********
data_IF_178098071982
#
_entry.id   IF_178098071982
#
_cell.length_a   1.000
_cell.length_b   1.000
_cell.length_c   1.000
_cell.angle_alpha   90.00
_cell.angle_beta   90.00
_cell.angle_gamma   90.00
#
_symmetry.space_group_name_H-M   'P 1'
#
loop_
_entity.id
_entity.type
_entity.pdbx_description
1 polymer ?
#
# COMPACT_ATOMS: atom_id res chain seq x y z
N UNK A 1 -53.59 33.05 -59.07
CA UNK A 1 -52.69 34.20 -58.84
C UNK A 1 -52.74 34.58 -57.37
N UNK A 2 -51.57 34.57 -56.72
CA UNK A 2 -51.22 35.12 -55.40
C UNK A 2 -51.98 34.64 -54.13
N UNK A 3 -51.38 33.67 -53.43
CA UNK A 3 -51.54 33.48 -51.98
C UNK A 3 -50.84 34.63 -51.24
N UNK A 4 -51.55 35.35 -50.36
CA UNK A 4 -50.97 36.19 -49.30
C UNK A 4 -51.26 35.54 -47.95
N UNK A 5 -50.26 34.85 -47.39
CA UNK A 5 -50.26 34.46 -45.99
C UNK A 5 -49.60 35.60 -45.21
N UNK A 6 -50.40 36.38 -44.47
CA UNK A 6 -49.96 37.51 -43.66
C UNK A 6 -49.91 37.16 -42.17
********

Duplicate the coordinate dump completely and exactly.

data_IF_178098071982
#
_entry.id   IF_178098071982
#
_cell.length_a   1.000
_cell.length_b   1.000
_cell.length_c   1.000
_cell.angle_alpha   90.00
_cell.angle_beta   90.00
_cell.angle_gamma   90.00
#
_symmetry.space_group_name_H-M   'P 1'
#
loop_
_entity.id
_entity.type
_entity.pdbx_description
1 polymer ?
#
# COMPACT_ATOMS: atom_id res chain seq x y z
N UNK A 1 -53.59 33.05 -59.07
CA UNK A 1 -52.69 34.20 -58.84
C UNK A 1 -52.74 34.58 -57.37
N UNK A 2 -51.57 34.57 -56.72
CA UNK A 2 -51.22 35.12 -55.40
C UNK A 2 -51.98 34.64 -54.13
N UNK A 3 -51.38 33.67 -53.43
CA UNK A 3 -51.54 33.48 -51.98
C UNK A 3 -50.84 34.63 -51.24
N UNK A 4 -51.55 35.35 -50.36
CA UNK A 4 -50.97 36.19 -49.30
C UNK A 4 -51.26 35.54 -47.95
N UNK A 5 -50.26 34.85 -47.39
CA UNK A 5 -50.26 34.46 -45.99
C UNK A 5 -49.60 35.60 -45.21
N UNK A 6 -50.40 36.38 -44.47
CA UNK A 6 -49.96 37.51 -43.66
C UNK A 6 -49.91 37.16 -42.17